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Family Caregiver Month

November is National Family Caregiver Month. In his annual presidential proclamation, President Trump noted, “With generous hearts and faithful devotion, they honor the sanctity of life and affirm the inherent value of all human beings. “
 
When we talk about family caregivers at Benjamin Rose, we mean the network of informal, and unpaid, supports that allow older adults and people with disabilities to live with dignity. Family means many things to different people. It’s not always a blood relative. Friends, neighbors and colleagues are all part of the fabric that allows someone to successfully age in place. Meaningful conversations about family caregivers include all those who are part of that network. 

A friend shared the story of visiting the doctor’s office with her ailing father. She sat with him through a series of tests at the hospital, then waiting for the results. When the doctor came in, he confirmed the diagnosis that she and her father feared. And then, he left the room. And left them devastated, alone, afraid. The world changed in that moment for the patient and the caregiver. 

Taking part in a caregiver support group, one woman shared the journey of caring for her father as his dementia worsened. When her aunt began to show similar symptoms, family turned to her again. She loved her aunt but was drained by the experience of caring for her dad. Relationships with other family members were strained, and she felt her own resentment that others assumed she would take on these responsibilities. Chronic health conditions require changes in lifelong relationships. It may be the journey of a lifetime, but it should not be a journey we feel we must make alone.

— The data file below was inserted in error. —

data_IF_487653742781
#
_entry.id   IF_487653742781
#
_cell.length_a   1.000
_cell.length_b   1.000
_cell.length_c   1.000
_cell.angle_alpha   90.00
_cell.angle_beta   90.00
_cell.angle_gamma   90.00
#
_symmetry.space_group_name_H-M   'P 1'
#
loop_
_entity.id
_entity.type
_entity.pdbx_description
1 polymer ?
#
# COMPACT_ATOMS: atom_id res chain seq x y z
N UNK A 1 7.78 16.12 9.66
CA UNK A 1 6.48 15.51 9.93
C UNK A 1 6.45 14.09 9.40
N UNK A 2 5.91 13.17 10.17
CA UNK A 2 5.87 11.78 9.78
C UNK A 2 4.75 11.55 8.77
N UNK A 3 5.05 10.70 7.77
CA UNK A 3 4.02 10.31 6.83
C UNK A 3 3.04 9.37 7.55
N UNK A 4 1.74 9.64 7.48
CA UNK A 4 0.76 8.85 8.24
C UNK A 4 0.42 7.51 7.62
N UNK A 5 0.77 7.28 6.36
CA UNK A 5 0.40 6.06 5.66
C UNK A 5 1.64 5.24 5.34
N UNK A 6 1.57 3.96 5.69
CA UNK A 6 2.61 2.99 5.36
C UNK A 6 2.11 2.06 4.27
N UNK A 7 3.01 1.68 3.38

Caregivers bear the responsibilities of their loved ones in addition to their own needs and wants. A caregiver’s role is often in addition to the demands of being an employee, a spouse, a parent or a sibling. Caregivers often don’t acknowledge the significance of their role, or the impact it has on them. They may act out of love, empathy or obligation, but the work can be hard, and may not always be appreciated by the ones in their care. 

At Benjamin Rose, we realize that the role of a caregiving may be rewarding, but it is also hard. We draw inspiration from the Japanese concept of kintsugi. In Japan, this technique is used for repairing broken ceramics, filling cracks with gold and rejoining broken pieces. There is beauty and art in the repair. Our work with caregivers helps address the fractures in life, and help make the caregivers’ stories, and those of their loved ones, complete. 

Caregiver supports come in many forms. The staff in our Center for Research and Education have developed evidence-based programs that help improve the quality of life for caregivers and those in their care. Organizations across the country use our BRI Care Consultation and SHARE programs to support caregivers in their journey. We partner with employee assistance programs, health plans and care providers to offer resources for family caregivers. We also offer caregiver supports as a direct service through WeCare…because you do. And, through our partnership with the Family Caregiver Alliance, we offer Best Practice Caregiving, an online resource of more than 50 evidence-based programs that are proven to support family caregivers in their roles and improve the health outcomes of those in their care. Through these efforts we support the daily responsibilities of family caregivers, and advocate for greater awareness and inclusion of caregivers in conversations about aging, health care and public policy. 

National Family Caregiver Month is a time to honor family caregivers. It should also be a time to examine the work they do, and the impact of their contributions on health care, families and society.